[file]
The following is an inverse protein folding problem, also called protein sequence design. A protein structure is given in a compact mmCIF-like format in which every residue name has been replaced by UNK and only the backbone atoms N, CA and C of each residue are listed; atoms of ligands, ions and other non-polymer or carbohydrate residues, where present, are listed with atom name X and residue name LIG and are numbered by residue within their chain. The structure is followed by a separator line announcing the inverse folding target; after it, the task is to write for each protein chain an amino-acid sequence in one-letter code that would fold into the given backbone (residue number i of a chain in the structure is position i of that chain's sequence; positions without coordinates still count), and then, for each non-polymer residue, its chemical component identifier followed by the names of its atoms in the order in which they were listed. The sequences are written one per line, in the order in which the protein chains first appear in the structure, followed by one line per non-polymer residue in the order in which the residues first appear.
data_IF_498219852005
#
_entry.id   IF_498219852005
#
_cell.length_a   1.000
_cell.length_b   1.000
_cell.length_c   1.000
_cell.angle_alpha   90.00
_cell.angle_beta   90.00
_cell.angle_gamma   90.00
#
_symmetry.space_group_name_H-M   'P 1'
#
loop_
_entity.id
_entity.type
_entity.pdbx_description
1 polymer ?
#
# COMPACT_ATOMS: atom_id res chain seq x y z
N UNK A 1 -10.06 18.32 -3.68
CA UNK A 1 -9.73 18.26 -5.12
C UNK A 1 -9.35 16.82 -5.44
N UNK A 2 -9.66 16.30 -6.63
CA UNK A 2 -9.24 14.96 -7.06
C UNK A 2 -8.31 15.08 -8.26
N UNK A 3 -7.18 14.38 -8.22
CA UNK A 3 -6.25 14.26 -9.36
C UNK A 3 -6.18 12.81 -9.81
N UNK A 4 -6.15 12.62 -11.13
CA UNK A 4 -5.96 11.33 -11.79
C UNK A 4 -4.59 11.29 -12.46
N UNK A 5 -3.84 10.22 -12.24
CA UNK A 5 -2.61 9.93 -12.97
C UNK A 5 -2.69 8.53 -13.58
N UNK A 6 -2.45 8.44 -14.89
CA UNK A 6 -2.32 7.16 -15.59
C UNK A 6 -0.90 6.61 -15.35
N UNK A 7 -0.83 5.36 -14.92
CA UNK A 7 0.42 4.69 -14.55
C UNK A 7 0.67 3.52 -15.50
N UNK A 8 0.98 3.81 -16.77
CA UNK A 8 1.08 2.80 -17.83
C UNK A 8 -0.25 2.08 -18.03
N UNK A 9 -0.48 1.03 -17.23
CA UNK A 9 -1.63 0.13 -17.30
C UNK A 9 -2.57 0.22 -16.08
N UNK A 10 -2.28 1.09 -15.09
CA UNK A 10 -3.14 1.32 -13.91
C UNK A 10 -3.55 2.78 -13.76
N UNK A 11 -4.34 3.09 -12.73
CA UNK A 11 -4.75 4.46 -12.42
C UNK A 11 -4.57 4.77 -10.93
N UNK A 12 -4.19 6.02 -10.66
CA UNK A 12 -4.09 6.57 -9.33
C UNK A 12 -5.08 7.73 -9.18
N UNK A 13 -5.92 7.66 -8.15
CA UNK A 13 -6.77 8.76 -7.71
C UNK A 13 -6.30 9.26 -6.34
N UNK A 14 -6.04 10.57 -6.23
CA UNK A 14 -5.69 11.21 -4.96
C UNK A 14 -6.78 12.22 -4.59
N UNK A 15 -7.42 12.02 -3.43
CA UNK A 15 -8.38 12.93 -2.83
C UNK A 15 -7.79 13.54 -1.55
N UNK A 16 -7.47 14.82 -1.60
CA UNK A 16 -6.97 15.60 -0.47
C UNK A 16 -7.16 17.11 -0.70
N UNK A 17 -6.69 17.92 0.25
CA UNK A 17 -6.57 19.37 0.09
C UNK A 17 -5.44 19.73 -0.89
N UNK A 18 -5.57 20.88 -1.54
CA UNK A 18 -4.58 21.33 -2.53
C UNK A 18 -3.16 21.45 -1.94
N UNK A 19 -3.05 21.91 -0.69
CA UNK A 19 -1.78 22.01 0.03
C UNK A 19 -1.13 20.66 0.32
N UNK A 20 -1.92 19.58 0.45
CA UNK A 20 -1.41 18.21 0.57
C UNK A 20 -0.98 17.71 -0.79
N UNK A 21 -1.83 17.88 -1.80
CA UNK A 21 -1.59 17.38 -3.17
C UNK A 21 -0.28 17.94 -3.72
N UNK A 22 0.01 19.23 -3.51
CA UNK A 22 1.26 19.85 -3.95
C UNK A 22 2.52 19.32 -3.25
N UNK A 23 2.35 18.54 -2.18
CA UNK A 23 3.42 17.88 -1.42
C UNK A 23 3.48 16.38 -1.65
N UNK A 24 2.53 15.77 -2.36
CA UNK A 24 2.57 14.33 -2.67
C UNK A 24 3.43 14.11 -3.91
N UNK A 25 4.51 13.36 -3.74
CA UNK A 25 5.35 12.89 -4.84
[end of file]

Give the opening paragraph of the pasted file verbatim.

The following is an inverse protein folding problem, also called protein sequence design. A protein structure is given in a compact mmCIF-like format in which every residue name has been replaced by UNK and only the backbone atoms N, CA and C of each residue are listed; atoms of ligands, ions and other non-polymer or carbohydrate residues, where present, are listed with atom name X and residue name LIG and are numbered by residue within their chain. The structure is followed by a separator line announcing the inverse folding target; after it, the task is to write for each protein chain an amino-acid sequence in one-letter code that would fold into the given backbone (residue number i of a chain in the structure is position i of that chain's sequence; positions without coordinates still count), and then, for each non-polymer residue, its chemical component identifier followed by the names of its atoms in the order in which they were listed. The sequences are written one per line, in the order in which the protein chains first appear in the structure, followed by one line per non-polymer residue in the order in which the residues first appear.